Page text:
The present invention is not limited by the type of antigenic component (e.g., pathogen, pathogen component, antigen, immunogen, etc.) that can be utilized with (e.g., combined with, co-administered, administered before or after, etc.) a nanoemulsion adjuvant (e.g., to be used as a nanoemulsion-based vaccine for the treatment of allergic disease). In one embodiment, the antigen/immunogen is selected from virus, bacteria, fungus and pathogen products derived from the virus, bacteria, or fungus. The present invention is not limited to a particular virus. A variety of viral immunogens are contemplated including, but not limited to, influenza A virus, avian influenza virus, H5N1 influenza virus, H1N1 influenza virus, West Nile virus, SARS virus, Marburg virus, Arenaviruses, Nipah virus, alphaviruses, filoviruses, herpes simplex virus I, herpes simplex virus II, sendai virus, sindbis virus, vaccinia virus, parvovirus, human immunodeficiency virus, hepatitis B virus, hepatitis C virus, hepatitis A virus, cytomegalovirus, human papilloma virus, picornavirus, hantavirus, junin virus, and ebola virus. The present invention is not limited to a particular bacteria. A variety of bacterial immunogens are contemplated including, but not limited to, Bacillus cereus, Bacillus circulans and Bacillus megaterium, Bacillus anthracis, bacterial of the genus Brucella, Vibrio cholera, Coxiella burnetii, Francisella tularensis, Chlamydia psittaci, Ricinus communis, Rickettsia prowazekii, bacteria of the genus Salmonella, Cryptosporidium parvum, Burkholderia pseudomallei, Clostridium perfringens, Clostridium botulinum, Vibrio cholerae, Streptococcus pyogenes, Streptococcus agalactiae, Streptococcus pneumonia, Staphylococcus aureus, Neisseria gonorrhea, Haemophilus influenza, Escherichia coli, Salmonella typhimurium, Shigella dysenteriae, Proteus mirabilis, Pseudomonas aeruginosa, Yersinia pestis, Yersinia enterocolitica, and Yersinia pseudotuberculosis. The present invention is also not limited to a particular fungus. A variety of fungal immunogens are contemplated including, but not limited to, Candida and Aspergillus .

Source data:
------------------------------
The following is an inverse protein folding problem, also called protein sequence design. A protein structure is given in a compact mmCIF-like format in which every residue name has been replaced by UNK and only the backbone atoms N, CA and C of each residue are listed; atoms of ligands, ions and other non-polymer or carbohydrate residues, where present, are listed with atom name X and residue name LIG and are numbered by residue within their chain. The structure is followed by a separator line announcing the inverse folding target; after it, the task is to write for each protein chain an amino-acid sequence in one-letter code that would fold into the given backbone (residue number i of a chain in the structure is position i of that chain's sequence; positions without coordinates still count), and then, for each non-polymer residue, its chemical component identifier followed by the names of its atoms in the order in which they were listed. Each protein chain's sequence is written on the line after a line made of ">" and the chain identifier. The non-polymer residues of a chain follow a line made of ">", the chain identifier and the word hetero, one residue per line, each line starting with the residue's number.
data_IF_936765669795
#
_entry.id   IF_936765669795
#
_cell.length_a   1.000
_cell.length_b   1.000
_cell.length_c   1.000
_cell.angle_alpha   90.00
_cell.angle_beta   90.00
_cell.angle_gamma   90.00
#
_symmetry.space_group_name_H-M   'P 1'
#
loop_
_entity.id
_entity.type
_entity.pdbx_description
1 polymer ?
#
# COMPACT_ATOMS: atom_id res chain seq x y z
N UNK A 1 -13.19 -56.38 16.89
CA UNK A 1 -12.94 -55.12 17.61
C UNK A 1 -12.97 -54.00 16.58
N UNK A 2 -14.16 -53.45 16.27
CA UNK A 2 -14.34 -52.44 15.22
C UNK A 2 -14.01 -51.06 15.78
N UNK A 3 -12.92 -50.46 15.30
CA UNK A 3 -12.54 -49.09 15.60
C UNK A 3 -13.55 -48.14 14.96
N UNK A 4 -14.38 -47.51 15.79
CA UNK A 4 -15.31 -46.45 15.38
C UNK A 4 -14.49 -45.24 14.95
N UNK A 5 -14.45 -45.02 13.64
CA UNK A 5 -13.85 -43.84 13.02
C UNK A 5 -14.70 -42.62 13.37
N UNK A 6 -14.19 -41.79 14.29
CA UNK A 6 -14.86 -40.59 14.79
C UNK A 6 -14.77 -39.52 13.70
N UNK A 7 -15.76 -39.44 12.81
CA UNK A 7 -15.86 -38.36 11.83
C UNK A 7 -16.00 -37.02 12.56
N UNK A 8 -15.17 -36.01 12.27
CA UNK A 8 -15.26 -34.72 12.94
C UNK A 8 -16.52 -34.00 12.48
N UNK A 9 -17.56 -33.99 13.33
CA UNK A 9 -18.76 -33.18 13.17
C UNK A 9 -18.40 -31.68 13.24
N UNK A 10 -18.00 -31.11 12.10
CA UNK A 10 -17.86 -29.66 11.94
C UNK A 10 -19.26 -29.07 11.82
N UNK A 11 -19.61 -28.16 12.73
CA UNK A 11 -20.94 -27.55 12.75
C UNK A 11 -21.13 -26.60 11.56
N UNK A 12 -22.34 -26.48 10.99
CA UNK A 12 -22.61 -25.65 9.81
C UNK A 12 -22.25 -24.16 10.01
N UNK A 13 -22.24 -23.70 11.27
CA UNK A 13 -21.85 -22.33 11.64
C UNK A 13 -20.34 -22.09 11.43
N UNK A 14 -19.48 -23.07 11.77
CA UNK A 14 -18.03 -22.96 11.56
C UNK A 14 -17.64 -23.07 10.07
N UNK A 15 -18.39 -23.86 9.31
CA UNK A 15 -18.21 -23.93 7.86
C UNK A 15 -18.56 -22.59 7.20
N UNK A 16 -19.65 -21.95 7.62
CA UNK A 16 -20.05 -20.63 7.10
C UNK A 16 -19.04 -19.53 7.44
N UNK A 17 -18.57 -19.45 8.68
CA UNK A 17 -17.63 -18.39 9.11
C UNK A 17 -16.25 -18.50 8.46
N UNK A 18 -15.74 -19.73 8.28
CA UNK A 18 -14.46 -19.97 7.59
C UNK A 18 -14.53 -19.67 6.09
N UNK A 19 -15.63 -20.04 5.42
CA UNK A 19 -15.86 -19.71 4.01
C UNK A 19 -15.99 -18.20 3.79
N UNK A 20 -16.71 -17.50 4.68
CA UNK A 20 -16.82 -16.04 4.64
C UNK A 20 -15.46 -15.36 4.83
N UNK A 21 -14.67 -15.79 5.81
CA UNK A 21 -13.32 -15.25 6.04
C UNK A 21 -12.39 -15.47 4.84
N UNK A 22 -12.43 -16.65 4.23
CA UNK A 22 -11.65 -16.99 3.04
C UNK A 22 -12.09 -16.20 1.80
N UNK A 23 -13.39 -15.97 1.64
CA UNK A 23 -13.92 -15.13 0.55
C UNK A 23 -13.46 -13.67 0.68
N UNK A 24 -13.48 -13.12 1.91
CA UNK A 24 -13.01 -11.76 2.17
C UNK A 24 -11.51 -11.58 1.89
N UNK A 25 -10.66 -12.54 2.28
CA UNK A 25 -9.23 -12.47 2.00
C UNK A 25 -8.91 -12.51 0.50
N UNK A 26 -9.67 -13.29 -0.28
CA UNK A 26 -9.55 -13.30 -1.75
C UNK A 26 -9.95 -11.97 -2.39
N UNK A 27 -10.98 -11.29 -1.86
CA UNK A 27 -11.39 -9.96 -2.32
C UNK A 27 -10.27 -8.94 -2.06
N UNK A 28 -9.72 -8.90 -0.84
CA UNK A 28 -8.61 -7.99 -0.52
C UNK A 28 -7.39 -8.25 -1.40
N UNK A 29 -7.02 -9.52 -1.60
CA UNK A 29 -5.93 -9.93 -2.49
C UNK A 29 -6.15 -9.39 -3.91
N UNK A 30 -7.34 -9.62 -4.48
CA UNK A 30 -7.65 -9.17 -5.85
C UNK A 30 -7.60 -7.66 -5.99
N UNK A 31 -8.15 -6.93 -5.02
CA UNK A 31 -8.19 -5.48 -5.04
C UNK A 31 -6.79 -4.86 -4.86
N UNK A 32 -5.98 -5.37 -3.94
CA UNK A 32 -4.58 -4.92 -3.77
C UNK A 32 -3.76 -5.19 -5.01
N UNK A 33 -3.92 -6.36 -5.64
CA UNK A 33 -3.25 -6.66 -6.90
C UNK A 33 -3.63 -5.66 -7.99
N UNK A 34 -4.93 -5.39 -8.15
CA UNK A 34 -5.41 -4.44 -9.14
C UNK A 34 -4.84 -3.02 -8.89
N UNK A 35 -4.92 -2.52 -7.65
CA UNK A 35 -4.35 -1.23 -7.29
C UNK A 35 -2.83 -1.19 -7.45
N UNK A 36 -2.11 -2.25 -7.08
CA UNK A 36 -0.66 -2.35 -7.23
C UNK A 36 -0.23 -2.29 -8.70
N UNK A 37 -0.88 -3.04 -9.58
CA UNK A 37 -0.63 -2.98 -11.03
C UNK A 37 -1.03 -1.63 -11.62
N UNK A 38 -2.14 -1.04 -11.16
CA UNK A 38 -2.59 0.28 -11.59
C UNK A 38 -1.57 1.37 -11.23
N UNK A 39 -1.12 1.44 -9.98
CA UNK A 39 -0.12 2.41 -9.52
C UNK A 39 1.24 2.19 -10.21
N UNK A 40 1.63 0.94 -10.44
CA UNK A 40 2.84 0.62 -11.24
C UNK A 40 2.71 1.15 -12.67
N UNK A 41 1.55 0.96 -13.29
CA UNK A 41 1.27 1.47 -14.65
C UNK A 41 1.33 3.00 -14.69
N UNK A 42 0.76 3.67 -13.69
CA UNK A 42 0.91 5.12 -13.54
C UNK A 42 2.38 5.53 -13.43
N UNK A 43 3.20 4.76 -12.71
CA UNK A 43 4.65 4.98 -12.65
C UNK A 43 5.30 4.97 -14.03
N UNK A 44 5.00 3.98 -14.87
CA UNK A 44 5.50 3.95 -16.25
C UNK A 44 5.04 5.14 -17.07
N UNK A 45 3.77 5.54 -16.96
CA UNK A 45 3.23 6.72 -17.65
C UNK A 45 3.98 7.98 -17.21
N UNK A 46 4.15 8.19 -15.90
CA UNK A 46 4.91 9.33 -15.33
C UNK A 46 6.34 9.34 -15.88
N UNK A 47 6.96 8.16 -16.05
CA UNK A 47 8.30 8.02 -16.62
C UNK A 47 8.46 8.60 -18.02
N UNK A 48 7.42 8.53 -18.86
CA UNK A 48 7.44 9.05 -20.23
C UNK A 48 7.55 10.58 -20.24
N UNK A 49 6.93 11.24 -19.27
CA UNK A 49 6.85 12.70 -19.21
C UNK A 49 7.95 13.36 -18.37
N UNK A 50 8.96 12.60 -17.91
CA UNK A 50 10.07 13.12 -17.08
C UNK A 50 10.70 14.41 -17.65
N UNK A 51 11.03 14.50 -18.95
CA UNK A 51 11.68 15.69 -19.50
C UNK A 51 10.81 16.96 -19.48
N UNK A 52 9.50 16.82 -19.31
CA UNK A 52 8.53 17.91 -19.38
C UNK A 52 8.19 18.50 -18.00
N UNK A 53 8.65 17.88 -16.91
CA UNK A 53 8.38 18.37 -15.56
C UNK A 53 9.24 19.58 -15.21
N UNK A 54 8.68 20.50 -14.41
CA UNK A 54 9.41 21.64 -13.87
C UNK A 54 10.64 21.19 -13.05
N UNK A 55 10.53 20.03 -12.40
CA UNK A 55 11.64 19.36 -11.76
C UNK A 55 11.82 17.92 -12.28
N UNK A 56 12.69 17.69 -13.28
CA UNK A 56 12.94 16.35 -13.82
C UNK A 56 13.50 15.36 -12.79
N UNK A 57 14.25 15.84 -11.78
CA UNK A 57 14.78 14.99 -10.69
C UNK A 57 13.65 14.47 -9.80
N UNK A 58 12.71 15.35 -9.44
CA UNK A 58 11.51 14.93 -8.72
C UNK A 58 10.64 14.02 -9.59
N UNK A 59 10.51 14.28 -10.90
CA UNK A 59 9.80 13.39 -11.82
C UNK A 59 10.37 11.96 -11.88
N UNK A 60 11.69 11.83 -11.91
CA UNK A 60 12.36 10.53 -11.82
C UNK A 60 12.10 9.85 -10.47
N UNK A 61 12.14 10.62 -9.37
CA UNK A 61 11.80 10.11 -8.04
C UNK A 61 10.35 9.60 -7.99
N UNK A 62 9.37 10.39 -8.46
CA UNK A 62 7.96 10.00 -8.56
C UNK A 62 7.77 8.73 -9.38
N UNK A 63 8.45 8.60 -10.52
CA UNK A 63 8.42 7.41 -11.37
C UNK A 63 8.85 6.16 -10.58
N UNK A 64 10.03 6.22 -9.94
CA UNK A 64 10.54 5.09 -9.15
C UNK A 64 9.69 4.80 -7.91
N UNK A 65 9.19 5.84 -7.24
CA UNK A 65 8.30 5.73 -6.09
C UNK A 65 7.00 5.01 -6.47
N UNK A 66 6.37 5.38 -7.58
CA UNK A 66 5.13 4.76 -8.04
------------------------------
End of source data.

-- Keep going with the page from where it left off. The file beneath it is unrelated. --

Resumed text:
In a preferred embodiment, a nanoemulsion composition (e.g., nanoemulsion based vaccine) provided herein skews an immune response toward a Thl type response. In some embodiments, a nanoemulsion composition (e.g., nanoemulsion based vaccine) provided herein provides a balanced Thl/Th2 response and/or polarization (e.g., an IgG subclass distribution and cytokine response indicative of a balanced Thl/Th2 response) when administered to a subject. Thus, a variety of immune responses may be generated and/or measured in a subject administered a nanoemulsion composition (e.g., nanoemulsion based vaccine) of the present invention including, but not limited to, activation, proliferation and/or differentiation of cells of the immune system (e.g., B cells, T cells, dendritic cells, antigen presenting cells (APCs), macrophages, natural killer (NK) cells, etc.); up-regulated or down- regulated expression of markers and/or cytokines; stimulation of IgA, IgM, IgE, and/or IgG titers; splenomegaly (e.g., increased spleen cellularity); hyperplasia, mixed cellular infiltrates in various organs, and/or other responses (e.g., of cells) of the immune system that can be assessed with respect to immune stimulation known in the art.